Terror and religion
Re "America's loyalty dance," Opinion, March 7
When I teach the very controversial subject matter of religion and violence to my UCLA students, I urge them to "analyze, not moralize." How I wish Rep. Peter King (R-N.Y.) had enrolled in my course.
He would learn that perceived persecution increases any group's extremism, as it did with 19th century Mormons. He would also learn that the first and most frequent victims of religious extremists are their fellow believers.
Finally, he would learn that singling out one religious minority risks stigmatizing the entire group and producing a backlash of young members who seek to "save" their people by becoming misguided "heroes." Such behavior is documented among any religious minority.
If we really want to reduce incidents of holy terror, we might begin by studying previous cases that have occurred in Christianity, Judaism and Hinduism, and noting what all terrorist movements have in common.
Jean E. Rosenfeld
King says that his hearings interrogating American Muslims will be honest and fair. That might be difficult since the hearings themselves are dishonest and unfair.
Ralph S. Brax
Careful on a no-fly zone
Re "U.S. walks thin line on Libya," March 9
A no-fly zone sounds like a peaceful, police-type action, but it is really military intervention.
We would have to put our fighter planes in the air over Libya and start shooting down enemy planes. We would effectively commit ourselves to helping establish a replacement government.
That would be complicated and very expensive, if Iraq is any guide. Right now, the Libyan rebels are a loosely knit bunch with no single leader. After setting them free, we would likely find conflicting factions, and it would be our job to get them to work together.
We should be a friendly bystander, ready to help with food, medical supplies and guidance, but not with jets or other shows of force.
What is it with Republicans like Sen. John McCain who say we are so broke that we need to cut spending on domestic services that actually help American taxpayers, but always find the money for military interventions that help other countries?
Ashcroft's legal liabilities
Re "Don't shield Ashcroft," Editorial, March 5
The mantra from Justice Department lawyers and pro-government judges, who "worry" that allowing former Atty. Gen. John Ashcroft and other Bush administration officials to be sued would "discourage other officials from remaining in public service because of the risk of damage awards," is appalling in a country that claims to stand for the rule of law.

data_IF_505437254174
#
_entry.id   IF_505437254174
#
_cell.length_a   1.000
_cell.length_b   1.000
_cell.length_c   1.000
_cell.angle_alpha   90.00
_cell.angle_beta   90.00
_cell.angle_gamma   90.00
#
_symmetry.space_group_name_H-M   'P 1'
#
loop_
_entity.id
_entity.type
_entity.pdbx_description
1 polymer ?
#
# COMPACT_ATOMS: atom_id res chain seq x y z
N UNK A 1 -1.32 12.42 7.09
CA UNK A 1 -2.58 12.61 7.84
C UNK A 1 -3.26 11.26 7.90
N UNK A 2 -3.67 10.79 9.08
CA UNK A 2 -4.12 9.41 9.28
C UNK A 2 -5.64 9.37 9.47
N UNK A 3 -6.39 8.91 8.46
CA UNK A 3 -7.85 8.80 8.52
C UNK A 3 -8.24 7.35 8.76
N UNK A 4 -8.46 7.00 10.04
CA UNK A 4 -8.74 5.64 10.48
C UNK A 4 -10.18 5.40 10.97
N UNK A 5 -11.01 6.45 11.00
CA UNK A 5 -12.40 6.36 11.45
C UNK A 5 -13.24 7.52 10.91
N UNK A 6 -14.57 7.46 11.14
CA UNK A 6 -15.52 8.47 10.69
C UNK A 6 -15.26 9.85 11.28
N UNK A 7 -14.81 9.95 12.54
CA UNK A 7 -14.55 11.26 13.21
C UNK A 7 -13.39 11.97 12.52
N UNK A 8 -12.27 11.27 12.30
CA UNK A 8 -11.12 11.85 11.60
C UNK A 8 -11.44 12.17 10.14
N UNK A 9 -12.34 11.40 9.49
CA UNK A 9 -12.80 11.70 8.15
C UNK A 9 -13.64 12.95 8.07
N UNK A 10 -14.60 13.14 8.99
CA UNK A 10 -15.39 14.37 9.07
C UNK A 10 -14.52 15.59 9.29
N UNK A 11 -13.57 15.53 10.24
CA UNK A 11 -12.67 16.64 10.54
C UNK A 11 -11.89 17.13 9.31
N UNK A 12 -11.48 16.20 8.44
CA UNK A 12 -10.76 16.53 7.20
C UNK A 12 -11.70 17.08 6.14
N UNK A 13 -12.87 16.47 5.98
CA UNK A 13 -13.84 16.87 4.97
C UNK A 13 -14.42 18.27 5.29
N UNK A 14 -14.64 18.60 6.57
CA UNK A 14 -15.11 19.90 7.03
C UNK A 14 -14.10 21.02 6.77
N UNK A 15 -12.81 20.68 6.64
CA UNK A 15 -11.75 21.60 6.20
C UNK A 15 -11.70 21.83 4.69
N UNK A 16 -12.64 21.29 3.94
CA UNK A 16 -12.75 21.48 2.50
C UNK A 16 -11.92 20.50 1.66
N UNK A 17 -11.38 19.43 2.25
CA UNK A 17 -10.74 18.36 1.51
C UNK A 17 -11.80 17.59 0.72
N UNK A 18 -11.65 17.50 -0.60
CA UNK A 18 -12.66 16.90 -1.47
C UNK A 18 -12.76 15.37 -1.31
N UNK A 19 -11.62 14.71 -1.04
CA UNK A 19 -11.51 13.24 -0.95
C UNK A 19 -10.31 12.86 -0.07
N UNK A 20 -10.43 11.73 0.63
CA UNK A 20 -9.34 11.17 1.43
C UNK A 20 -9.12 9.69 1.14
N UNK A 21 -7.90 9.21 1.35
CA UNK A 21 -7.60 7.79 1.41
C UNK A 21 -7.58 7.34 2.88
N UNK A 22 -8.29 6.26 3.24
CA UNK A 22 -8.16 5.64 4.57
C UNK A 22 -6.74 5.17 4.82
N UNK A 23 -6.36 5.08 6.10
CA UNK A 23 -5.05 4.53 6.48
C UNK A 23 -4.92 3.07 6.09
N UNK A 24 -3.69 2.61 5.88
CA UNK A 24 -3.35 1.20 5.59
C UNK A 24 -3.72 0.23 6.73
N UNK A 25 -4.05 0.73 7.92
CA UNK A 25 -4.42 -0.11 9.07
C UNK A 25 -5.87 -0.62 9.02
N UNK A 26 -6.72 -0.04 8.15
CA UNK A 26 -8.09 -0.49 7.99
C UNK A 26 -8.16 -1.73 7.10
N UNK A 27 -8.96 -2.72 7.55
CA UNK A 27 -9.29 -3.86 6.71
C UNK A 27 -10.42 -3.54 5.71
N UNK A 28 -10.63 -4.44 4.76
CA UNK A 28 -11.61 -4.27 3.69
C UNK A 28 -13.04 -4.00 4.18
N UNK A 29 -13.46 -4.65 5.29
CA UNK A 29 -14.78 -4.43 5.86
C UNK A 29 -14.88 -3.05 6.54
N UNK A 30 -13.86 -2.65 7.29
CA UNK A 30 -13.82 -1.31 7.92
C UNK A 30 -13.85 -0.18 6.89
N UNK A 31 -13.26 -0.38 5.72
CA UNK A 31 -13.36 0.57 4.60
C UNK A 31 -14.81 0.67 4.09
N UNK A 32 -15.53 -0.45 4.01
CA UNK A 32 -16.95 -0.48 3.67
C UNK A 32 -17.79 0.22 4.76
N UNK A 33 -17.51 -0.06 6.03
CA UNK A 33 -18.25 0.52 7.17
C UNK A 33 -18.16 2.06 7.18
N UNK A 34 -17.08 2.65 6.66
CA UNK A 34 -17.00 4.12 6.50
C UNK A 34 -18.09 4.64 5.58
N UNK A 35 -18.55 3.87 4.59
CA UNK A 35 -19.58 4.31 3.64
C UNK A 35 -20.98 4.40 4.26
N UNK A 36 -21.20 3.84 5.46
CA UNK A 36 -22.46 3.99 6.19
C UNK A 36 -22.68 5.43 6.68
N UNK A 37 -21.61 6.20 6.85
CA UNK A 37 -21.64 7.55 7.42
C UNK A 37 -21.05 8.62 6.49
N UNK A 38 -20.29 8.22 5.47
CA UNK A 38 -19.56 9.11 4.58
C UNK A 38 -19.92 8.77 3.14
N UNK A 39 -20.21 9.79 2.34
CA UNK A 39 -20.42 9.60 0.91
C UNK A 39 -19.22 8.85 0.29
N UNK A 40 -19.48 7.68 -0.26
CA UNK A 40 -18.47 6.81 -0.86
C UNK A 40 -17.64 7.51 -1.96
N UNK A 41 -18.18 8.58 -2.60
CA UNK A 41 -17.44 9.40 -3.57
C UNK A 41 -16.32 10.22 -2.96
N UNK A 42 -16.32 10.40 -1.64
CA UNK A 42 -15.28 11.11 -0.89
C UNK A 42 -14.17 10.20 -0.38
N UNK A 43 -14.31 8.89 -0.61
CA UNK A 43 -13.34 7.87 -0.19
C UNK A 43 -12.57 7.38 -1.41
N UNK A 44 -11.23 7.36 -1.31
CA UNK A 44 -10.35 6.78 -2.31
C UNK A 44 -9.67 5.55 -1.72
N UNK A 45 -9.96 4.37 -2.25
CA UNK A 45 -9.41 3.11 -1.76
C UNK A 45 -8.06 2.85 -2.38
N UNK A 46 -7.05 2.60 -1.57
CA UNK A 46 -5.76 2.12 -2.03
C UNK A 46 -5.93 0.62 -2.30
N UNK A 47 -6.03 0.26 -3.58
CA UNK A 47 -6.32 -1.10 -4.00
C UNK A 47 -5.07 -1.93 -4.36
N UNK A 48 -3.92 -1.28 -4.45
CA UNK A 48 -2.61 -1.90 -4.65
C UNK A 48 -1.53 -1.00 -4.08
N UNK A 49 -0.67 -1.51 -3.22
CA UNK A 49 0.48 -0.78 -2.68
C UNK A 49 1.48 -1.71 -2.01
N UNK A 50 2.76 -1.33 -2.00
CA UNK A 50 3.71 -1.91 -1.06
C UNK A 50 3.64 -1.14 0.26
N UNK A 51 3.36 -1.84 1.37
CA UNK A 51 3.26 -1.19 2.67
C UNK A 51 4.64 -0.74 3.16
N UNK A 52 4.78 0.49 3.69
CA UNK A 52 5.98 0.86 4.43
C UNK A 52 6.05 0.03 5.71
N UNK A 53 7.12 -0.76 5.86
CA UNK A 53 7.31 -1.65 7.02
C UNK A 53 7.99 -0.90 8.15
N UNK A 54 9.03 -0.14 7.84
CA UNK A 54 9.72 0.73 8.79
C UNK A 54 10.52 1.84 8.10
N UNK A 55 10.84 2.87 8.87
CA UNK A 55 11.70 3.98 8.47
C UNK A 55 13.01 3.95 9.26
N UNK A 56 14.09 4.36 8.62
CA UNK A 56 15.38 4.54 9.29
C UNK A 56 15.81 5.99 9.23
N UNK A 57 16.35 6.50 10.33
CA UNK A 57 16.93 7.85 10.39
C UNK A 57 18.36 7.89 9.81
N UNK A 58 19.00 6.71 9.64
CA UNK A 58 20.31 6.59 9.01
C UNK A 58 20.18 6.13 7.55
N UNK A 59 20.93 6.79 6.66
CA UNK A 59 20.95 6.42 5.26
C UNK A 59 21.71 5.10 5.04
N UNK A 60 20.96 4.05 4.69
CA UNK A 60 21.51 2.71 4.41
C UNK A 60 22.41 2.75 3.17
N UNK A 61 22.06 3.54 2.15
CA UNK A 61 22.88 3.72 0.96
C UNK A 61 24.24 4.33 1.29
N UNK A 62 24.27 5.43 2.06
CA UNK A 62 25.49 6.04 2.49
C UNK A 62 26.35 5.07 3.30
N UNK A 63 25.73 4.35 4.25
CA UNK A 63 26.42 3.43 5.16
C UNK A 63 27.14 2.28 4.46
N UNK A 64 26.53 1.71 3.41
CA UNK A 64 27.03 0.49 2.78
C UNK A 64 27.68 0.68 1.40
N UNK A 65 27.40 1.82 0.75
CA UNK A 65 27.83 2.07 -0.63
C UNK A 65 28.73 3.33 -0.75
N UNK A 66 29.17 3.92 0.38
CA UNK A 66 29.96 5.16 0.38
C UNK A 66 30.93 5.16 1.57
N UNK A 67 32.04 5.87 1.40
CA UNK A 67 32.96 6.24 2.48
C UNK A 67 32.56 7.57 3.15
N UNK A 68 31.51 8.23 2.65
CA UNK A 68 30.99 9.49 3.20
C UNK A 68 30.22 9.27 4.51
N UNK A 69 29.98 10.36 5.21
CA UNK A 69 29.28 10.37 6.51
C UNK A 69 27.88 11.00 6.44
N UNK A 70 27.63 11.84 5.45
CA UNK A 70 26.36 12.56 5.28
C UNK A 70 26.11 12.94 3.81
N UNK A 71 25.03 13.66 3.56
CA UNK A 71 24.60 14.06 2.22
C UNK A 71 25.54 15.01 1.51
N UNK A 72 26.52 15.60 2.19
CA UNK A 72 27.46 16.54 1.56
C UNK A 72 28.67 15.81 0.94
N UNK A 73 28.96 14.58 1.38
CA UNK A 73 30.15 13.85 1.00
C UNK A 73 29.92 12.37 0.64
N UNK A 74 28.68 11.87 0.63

No official, past, present or future, need fear public service because of the risk of getting sued, so long as they don't break the law and violate their public trust. But if they do, the American people have every right to expect that the full force of civil and criminal law will be used to hold them accountable.
I believe that Ashcroft should not be held accountable for the mistreatment of Abdullah Kidd.
Government officials should not be punished for doing their job and, in my opinion, doing it well. Ashcroft's decision to imprison a "suspected terrorist" was a decision made with the best interests of his country in mind, especially in the wake of the 9/11 attacks. Ultimately, national security takes obvious precedence over one individual's liberty.
Ashcroft should be shielded by the American government for doing his job correctly and detaining a suspected terrorist.
Being connected is being human
Re "The inhuman side of today's technology," March 5
The problem with Sherry Turkle's argument that we need to disconnect from Twitter and Facebook to sustain the capacity "for the solitude that refreshes and restores" is that the vast majority of human beings, past and present, haven't enjoyed such solitude. Only the very wealthy and those benefiting from industrialization have had rooms and time to themselves.
It's far more plausible to consider the dense web of messages that Twitter and Facebook users occupy as a digital approximation of life in an extended family or a village, where you're never alone and everyone knows almost everything about you. That kind of life is far more typical of human existence than any kind of solitude.
It can easily be argued that Apple Chief Executive Steve Jobs has been one of the most intellectually corruptive agents in this country.
Each of his digital "advances" has operated to effectively sub-speciate us, dumbing us down by channeling what might otherwise be the higher-order thinking and learning inherent in our uniquely human deliberative capability into, instead, "entertainment" and "being on stage." We are an overpopulated nation of ignorant, arrogant and inept people. The worst is yet to come.
The many faces of Mitt Romney
Re "Romney again reinvents himself," March 5